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Can a New Government Toolkit Simplify Homebuying?

Thinking about buying a home? A new, free toolkit might help you make better decisions, and avoid falling into common traps in the process.

The Consumer Financial Protection Bureau released its new “Your Home Loan Toolkit” Tuesday, with the goal of making home purchases as easy as 1 – 2 – 3. As in, 1: Get the best mortgage; 2: Understand closing costs and 3: Own your home.

The toolkit is being released as part of the CFPB’s “Know Before You Owe” initiative. More important, it integrates new forms and procedures that will take effect in August which are designed to make lending simpler for buyers. For example, the old “HUD-1″ settlement form given to shoppers at closing will be called a “Closing Disclosure,” and be much more consumer-friendly. And the “Good Faith Estimate” is being replaced by a simpler “Loan Estimate” form. The consumer toolkit was released today to give lenders time to plan for the changeover.

“This toolkit is a great resource for consumers navigating the home-buying process, and will help consumers make well-informed decisions about the biggest financial transaction of their life,” said CFPB Director Richard Cordray. “The new mortgage disclosure forms coming in August will help consumers comparison shop for mortgages and avoid surprises at the closing table.”

The toolkit is broken into three areas.

The “Choosing the best mortgage” section includes:
1. Can you afford the home? Contains worksheets for total monthly payment, percent of income and monthly expenses.
2. Understanding credit reports and credit scores.
3. Mortgage types, with warnings about risky features like balloon payments
4. Picking a down payment amount
5. Points vs. rate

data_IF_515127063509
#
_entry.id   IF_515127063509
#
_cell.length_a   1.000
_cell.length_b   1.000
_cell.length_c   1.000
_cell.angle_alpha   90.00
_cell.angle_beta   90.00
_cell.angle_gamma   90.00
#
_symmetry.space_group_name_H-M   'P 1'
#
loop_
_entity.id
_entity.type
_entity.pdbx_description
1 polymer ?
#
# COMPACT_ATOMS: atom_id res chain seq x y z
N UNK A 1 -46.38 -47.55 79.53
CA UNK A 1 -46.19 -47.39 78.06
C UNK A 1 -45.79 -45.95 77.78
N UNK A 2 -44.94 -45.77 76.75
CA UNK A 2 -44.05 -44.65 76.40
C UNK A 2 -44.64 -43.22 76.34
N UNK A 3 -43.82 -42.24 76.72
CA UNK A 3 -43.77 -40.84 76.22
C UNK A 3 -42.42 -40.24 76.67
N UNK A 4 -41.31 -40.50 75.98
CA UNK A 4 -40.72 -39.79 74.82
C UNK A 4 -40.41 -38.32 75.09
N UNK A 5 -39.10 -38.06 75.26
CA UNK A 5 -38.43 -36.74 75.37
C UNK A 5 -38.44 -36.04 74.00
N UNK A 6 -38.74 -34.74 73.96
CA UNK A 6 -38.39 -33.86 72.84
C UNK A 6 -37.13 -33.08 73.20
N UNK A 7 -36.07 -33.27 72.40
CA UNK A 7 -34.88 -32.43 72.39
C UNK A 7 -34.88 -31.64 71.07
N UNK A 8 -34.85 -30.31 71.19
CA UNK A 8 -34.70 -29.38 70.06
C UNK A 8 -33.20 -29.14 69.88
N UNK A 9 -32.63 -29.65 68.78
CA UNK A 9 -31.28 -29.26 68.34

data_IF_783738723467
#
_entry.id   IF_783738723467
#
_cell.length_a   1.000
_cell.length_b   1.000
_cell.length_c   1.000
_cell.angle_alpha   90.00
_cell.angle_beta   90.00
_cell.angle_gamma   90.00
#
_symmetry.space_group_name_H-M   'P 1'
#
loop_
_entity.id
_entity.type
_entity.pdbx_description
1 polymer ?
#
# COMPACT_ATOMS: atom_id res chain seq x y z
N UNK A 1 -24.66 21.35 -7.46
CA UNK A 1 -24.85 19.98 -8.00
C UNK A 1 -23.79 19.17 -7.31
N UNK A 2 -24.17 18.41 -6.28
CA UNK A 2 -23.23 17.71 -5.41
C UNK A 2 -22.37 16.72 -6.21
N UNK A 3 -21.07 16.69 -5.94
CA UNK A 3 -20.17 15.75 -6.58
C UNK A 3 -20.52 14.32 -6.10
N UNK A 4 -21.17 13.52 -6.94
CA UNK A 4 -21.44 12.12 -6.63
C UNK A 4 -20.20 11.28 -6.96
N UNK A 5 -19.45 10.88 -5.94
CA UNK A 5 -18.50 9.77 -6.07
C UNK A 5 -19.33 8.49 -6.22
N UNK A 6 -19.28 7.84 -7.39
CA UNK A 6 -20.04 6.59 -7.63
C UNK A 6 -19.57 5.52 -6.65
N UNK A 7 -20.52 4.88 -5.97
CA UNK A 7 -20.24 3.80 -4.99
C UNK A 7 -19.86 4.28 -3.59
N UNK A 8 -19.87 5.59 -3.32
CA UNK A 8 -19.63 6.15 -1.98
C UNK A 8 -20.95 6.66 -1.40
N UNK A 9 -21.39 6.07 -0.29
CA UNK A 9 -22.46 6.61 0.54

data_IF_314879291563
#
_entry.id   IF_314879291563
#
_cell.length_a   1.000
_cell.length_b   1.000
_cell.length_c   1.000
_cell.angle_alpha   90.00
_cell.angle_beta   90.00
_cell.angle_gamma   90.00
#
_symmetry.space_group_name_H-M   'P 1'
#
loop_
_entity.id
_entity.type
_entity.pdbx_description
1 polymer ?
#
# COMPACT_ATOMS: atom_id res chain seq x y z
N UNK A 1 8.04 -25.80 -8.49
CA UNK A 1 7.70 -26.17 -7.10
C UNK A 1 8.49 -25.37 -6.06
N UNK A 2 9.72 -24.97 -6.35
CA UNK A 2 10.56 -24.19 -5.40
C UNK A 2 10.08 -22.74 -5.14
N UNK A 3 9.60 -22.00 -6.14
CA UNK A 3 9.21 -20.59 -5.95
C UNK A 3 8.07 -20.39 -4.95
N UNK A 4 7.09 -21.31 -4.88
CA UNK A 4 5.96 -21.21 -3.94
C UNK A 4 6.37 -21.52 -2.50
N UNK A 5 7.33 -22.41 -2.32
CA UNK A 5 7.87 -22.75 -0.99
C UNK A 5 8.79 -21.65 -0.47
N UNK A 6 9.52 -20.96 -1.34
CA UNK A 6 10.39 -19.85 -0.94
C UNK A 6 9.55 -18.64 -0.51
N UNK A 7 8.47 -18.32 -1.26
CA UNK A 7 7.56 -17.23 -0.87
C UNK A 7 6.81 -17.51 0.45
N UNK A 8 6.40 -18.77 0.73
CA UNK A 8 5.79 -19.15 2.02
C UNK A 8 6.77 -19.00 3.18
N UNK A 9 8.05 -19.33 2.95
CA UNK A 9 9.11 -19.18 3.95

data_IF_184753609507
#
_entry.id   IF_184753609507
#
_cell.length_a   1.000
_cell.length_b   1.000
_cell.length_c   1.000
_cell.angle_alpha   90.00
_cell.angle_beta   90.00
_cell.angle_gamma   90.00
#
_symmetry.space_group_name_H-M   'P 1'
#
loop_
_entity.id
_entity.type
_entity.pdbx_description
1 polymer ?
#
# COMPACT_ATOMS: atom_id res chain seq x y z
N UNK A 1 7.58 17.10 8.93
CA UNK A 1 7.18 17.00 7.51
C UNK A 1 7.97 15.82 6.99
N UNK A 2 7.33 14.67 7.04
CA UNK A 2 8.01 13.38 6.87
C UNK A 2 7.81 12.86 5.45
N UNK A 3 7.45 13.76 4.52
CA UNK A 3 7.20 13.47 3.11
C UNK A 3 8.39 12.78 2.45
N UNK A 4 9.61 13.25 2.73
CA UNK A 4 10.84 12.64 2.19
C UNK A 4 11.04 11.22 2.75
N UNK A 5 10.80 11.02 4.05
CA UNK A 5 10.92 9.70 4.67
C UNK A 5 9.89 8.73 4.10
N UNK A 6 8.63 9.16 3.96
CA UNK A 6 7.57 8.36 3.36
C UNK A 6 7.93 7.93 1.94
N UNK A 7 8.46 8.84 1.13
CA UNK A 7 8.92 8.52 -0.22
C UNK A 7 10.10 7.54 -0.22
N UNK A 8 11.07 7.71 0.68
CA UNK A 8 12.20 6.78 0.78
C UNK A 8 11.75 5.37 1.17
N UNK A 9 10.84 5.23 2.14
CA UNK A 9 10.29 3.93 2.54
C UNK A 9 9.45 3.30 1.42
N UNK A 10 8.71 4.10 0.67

6. How to shop around and compare total loan costs, including items like title insurance.
7. “Loan estimate” vs. “intent to proceed,” and rate lock vs. floating rate
8. How to avoid common pitfalls

“Your closing” includes:
1. Explanations of escrow agents, settlement agents and attorneys
2. What home inspectors and appraisers do
3. Why you’ll get a second loan estimate
4. What do with the “Closing disclosure,” which you should get three days before closing

“Owning your home” includes:
1. Don’t fall behind, and what to do if you do
2. Keep up with ongoing costs, from insurance to repairs
3. Do you need flood insurance?
4. Understanding refinancing and home equity lines of credit

Before you begin the homebuying process, it’s important to check your credit reports and credit scores to get an idea of where you stand — and how it could affect your ability to buy a home, as well as how much house you can buy. You can get your free annual credit reports at AnnualCreditReport.com, and you can see two of your credit scores for free, updated monthly, on Credit.com.

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This article originally appeared on Credit.com.

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